We went back to the notary to apply for a marriage license (early Dec 2011). They were confused. How might we want to go about that since we were both women? We were obviously the first gay couple to come to this notary’s office. Fortunately, on May 5th 2011, a law had already been passed allowing same-sex couples to convert their stable unions into marriage licenses. Few people knew of this law and it was to no surprise that the people at the notary’s office were clueless. Bureaucracy in Brazil causes change to move at a snails pace. We applied anyways. Since we were the first couple to make the request at this branch, they took a few extra minutes to change the forms to “cônjuge” which means “spouse” instead of “bride” and “groom”. The ladies working on our paperwork were giddy. They were excited to be a part of what we were doing.
OUR WEDDING AND PARTICIPATING IN CHUVA DE ARROZ (GNT)
Marriage license requests when made by a heterosexual couple are usually ready in 2 weeks to a month. We naively though it would be the same for us. We needed it to mean the same for us because my student visa was going to expire in a month and a half. We were both tired of worrying about visa expiration dates and just wanted to enjoy our life together. It felt like an expiration date for our relationship. We wanted nothing more than to stay together and be able to make plans for the next few months or years without this kind of pressure. Months went by as we waited for our marriage license to be approved. We were contacted by a show called Chuva de Arroz on GNT (kinda like our TLC) asking if we would participate in a show about marriages that stray from the norm. Since the law had been passed only months before allowing for same-sex marriage, they wanted to feature one lesbian couple and one gay couple.
At first I was against it because we were trying to keep everything to ourselves. We reconsidered because the show would give us the chance to celebrate our love with friends who had supported us. Besides that, who would turn down a free wedding? In January of 2012, we decided to participate. See the trailer to our episode.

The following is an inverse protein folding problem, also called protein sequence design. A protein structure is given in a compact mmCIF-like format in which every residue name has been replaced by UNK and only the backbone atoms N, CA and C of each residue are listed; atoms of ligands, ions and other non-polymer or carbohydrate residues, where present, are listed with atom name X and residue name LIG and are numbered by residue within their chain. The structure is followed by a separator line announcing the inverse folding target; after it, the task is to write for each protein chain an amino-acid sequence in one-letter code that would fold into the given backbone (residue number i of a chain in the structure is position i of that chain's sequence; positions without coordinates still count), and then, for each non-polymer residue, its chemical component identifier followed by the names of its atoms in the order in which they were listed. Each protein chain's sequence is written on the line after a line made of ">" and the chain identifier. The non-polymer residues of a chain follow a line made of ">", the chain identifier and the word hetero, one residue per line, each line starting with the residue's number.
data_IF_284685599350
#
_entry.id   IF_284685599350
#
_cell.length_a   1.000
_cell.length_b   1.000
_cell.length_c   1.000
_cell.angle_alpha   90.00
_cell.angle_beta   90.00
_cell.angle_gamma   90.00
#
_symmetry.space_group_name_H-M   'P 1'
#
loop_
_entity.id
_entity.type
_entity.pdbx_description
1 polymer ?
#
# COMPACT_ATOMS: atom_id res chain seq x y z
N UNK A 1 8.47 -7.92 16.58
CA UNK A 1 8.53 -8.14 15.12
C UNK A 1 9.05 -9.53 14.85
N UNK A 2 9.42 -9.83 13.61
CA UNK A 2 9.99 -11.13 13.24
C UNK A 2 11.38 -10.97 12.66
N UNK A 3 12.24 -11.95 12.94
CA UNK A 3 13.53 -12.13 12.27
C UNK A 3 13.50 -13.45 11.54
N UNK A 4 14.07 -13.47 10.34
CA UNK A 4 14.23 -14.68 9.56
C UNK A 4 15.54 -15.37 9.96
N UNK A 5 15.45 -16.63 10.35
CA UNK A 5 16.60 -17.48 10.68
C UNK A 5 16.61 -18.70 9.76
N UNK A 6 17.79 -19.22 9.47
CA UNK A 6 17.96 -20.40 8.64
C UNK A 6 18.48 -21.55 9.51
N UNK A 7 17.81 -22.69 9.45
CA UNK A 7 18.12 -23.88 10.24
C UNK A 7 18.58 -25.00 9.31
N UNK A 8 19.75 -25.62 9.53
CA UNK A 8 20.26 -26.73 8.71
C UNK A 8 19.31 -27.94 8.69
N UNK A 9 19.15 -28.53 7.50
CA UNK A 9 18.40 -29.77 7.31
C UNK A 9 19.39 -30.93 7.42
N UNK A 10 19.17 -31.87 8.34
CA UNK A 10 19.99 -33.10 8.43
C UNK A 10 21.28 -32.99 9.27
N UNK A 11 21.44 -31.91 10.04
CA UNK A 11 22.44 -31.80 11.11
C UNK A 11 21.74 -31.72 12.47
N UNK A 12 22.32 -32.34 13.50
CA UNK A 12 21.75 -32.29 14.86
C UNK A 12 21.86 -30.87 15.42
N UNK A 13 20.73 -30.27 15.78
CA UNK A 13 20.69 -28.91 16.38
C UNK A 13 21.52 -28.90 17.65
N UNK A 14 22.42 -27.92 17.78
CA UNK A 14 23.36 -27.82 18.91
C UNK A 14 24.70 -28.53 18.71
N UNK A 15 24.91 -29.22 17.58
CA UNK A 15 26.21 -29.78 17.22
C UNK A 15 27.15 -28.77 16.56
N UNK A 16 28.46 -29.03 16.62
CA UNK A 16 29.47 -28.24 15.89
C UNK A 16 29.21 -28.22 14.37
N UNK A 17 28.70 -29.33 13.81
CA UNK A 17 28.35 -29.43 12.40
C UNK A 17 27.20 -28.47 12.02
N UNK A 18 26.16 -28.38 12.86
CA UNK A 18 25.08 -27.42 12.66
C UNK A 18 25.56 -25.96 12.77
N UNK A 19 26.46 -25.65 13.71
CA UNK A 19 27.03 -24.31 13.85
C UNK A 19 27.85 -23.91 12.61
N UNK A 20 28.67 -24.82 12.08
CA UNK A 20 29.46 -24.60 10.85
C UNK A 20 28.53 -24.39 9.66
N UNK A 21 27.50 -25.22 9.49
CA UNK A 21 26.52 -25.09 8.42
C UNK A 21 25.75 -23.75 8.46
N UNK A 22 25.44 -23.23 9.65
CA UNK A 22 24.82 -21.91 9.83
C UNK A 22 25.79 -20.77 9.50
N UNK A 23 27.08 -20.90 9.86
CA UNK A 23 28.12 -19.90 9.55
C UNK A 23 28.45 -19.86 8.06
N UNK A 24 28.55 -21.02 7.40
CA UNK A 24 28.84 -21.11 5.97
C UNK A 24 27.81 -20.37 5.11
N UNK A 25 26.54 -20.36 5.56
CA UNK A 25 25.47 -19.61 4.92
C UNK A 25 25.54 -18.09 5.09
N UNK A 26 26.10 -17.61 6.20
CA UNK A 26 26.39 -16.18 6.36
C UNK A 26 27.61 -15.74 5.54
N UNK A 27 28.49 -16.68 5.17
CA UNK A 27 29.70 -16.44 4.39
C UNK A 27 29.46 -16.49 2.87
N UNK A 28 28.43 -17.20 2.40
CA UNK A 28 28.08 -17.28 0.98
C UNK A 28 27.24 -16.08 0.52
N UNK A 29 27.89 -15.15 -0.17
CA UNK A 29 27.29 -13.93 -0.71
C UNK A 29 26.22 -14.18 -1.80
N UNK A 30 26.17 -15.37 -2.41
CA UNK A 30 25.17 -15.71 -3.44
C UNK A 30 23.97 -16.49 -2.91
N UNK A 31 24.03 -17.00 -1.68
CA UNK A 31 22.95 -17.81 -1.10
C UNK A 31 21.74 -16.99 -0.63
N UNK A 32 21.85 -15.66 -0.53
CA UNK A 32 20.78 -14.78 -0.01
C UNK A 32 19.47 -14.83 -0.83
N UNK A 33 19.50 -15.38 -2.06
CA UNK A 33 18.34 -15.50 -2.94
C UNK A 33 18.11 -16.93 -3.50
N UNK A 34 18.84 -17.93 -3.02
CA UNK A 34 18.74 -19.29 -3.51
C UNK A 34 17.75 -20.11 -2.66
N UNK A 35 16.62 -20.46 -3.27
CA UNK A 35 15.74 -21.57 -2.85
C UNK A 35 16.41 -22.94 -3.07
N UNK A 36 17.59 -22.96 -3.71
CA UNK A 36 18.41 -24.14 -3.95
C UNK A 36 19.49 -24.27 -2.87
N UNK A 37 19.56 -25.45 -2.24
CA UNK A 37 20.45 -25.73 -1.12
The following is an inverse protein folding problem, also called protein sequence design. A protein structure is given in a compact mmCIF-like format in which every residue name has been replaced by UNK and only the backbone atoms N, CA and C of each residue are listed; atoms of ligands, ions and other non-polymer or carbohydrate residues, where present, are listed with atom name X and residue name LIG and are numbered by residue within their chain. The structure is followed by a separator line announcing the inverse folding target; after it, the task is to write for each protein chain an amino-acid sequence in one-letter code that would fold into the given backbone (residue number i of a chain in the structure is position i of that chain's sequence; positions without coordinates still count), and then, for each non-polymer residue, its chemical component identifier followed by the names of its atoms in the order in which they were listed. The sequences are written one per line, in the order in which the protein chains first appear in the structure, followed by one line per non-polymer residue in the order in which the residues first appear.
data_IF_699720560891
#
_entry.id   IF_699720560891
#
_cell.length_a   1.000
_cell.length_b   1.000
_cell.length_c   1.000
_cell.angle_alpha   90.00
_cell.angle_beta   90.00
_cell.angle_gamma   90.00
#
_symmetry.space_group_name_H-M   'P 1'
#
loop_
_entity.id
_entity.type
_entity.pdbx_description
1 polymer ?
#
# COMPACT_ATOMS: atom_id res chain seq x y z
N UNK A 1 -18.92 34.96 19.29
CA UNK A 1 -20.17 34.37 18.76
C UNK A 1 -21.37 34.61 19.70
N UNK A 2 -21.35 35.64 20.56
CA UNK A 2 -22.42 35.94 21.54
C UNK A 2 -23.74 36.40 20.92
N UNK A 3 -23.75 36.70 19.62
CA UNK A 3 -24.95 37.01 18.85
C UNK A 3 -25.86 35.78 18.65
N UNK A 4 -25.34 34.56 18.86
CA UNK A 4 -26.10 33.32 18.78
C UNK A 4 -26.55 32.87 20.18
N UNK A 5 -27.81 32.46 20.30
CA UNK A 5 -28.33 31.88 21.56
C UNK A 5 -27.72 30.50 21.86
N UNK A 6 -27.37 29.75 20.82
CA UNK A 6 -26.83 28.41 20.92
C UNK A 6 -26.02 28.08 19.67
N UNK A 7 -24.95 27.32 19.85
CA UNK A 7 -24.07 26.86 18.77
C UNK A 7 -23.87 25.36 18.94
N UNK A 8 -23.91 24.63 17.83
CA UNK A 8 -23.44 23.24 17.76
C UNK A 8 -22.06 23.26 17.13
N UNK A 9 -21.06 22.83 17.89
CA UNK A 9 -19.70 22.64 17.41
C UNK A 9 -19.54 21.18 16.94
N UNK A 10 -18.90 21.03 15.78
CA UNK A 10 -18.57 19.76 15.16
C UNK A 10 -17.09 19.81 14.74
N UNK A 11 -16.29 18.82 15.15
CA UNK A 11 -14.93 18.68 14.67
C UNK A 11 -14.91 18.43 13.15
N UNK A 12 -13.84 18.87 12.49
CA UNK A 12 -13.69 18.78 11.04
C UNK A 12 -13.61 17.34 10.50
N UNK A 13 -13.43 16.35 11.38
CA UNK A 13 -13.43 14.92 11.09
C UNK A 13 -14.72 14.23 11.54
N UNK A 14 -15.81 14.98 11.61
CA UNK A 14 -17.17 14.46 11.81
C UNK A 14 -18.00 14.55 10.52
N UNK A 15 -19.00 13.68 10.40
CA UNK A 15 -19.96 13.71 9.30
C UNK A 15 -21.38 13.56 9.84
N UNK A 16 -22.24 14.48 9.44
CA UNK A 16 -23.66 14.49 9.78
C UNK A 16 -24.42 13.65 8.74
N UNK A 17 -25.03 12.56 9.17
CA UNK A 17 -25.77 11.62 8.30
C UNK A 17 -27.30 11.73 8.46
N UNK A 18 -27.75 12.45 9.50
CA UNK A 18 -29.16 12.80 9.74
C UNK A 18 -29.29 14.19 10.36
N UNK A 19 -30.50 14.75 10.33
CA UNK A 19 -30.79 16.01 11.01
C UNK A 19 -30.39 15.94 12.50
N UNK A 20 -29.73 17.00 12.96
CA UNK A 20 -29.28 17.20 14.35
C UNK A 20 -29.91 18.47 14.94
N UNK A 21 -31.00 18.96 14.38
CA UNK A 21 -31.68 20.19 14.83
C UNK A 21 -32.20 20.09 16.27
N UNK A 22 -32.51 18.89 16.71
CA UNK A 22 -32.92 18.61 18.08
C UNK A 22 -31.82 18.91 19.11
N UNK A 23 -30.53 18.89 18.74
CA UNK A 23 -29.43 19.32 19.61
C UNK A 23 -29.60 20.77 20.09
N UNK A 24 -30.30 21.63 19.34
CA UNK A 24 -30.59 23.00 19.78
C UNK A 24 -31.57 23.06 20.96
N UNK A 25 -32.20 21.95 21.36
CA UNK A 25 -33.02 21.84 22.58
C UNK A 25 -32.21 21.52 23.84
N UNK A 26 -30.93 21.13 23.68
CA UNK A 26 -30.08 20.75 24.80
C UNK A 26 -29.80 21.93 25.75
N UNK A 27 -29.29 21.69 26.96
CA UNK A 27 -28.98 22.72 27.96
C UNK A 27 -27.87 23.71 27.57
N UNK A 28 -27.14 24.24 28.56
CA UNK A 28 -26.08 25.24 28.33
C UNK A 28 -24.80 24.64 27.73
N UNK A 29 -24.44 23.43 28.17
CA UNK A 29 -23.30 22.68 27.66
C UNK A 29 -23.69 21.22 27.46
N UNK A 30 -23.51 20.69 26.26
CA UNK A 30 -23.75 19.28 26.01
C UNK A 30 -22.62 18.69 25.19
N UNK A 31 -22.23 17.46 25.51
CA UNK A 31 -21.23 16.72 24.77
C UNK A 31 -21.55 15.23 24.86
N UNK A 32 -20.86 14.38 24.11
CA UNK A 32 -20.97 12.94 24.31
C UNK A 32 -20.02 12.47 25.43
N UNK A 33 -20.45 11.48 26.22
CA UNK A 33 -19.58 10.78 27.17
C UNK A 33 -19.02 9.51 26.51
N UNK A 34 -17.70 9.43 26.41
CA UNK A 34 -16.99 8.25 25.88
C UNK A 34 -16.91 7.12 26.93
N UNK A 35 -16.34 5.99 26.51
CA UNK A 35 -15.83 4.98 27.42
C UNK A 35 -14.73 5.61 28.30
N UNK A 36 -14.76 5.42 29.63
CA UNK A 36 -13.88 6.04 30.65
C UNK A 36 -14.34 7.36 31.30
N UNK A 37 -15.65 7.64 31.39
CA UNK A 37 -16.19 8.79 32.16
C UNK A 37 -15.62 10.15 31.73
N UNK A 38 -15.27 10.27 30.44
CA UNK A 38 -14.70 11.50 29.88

Since our episode had to be recorded by the end of March, that gave us only two months to plan a whole wedding (!!!). It was stressful but at the same time, so much fun. We ran around like crazy people trying to figure out decoration, taste testing cakes and food, picking out clothes and jewelry. Michele says she’s glad the planning period only lasted for 2 months because people who have to go through a whole year of that must go completely insane.
FIRST FEMALE COUPLE IN RIO TO RECEIVE A MARRIAGE LICENSE
By the day of our wedding on March 27th, our marriage license still hadn’t arrived and we were starting to lose hope that it ever would. But we pushed aside these thoughts for the day and had a beautiful time with 70 or so of our Brazilian friends and Michele’s family. In the back of my mind I kept thinking of all my friends and family in the U.S. who I wanted so desperately to be there too. But I reminded myself that one day we would be able to recreate the moment with a second celebration in the U.S.. After five months of waiting, in May of 2012, our marriage license request was finally approved. We were also informed that we were the first female couple in Rio de Janeiro to be approved. We were featured in the first gay wedding magazine in Brazil called Momento Inesquecível (Unforgettable Moment) in an article called “Love Without Borders” ( see on-line version). Marcelo Jeneci used some footage from our wedding in one of his music videos about marriage called “Pra Sonhar”.
MOVING TO THE UNITED STATES
Even with the relief of receiving our marriage license, it was too late to apply for permanence. I was already “illegal”. My love for Michele had grown exponentially over the past months as we learned how to become a married couple. This is something I believe you “learn” to do and not just something you “become” on the day of your wedding. Planning the wedding made us realize how much we meant to each other, how much we wanted to be together and plan a life. We discussed what would be best for our careers and for building a life together. Ultimately, we both felt this meant moving to the U.S.. Michele had never been to the U.S. but knew the standard of living was higher than in Brazil in a number of ways. I was so homesick at this point that instead of worrying about permanence in Brazil and paying the hefty fine I owed for overstaying my student visa, I decided to just leave Brazil in October of 2012. Michele would meet me in the U.S. in January or February when her Cultural Event Production class was over. I was excited to go home and recharge my batteries. Constantly thinking about visas and paperwork, planning a wedding in two months, working under the table without financial stability and the stress of living illegally in Brazil had taken its toll. I desperately missed my friends and family.